“I don’t wish that life upon anybody and that’s why I feel the need to speak up now, because the narrative from the left is not portraying that side of the story well,” Whittney Williams told “Fox & Friends.”
Williams arrived in the U.S. at age 10 with her family, which she said came on a tourist visa. She and her family overstayed their visa, living in the U.S. illegally.
“I was basically called a dreamer,” Williams, now 37, said while also noting she did not speak English at the time.
Host Steve Doocey noted that President Trump ended the “dreamers program,” also known as the Deferred Action for Early Childhood Arrivals, in 2017 and asked her how she became an American citizen. Williams responded that she became a legal American citizen by marrying an American.
“The DACA and DREAM act didn’t work for me because, even though it was proposed in 2001, nothing was done and Obama ran on campaigning by passing the DREAM Act in his first term and second term," she said. "But then nothing was done and so he used an unconstitutional executive order to put in place DACA."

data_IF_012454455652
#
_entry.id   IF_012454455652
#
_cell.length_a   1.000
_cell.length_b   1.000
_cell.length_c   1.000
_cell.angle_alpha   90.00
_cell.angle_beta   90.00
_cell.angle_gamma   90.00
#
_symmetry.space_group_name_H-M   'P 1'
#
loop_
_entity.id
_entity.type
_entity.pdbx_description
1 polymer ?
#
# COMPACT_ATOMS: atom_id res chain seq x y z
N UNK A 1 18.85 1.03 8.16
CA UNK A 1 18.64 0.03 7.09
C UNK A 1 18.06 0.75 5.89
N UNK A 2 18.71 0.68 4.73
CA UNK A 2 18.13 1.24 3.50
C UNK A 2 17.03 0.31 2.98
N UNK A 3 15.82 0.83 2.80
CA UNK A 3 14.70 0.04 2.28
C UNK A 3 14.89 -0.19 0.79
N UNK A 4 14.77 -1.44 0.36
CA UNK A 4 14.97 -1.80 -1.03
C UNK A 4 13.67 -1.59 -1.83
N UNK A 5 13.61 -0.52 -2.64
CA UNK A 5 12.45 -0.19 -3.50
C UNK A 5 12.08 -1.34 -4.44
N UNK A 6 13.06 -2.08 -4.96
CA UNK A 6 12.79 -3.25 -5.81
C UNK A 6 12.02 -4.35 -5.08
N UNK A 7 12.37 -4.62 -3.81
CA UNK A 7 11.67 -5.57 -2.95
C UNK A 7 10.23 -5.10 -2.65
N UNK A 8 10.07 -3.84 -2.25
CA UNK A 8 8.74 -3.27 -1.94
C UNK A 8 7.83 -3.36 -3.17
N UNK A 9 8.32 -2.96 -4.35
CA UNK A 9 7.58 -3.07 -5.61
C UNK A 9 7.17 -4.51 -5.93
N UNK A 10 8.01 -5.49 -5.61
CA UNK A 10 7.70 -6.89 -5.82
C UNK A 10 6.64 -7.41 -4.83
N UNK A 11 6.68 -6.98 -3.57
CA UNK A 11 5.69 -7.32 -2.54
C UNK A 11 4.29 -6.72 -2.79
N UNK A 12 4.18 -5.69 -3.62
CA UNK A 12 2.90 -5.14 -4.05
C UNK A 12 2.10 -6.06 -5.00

DACA was created under an executive order in 2012. The program granted illegal immigrants or "Dreamers" who were brought to the United States as children the opportunity to receive a renewable two-year reprieve from deportation and become eligible for a work permit.
Williams, who married her American husband a decade ago, added, “That’s a temporary solution, that’s not a permanent solution and I know that President Trump is trying his best to find a permanent solution for those that are here like me, dreamers.”
Williams is challenging Democrat Rep. Haley Stevens in Michigan's 11th Congressional District. She says her opponent has a voting record that “is not in line with the values of Michiganders because in the Midwest we have different values (than) in California so it doesn’t go well for our constituents.”
Stevens last year flipped a Republican seat previously held by retired GOP Rep. Dave Trott.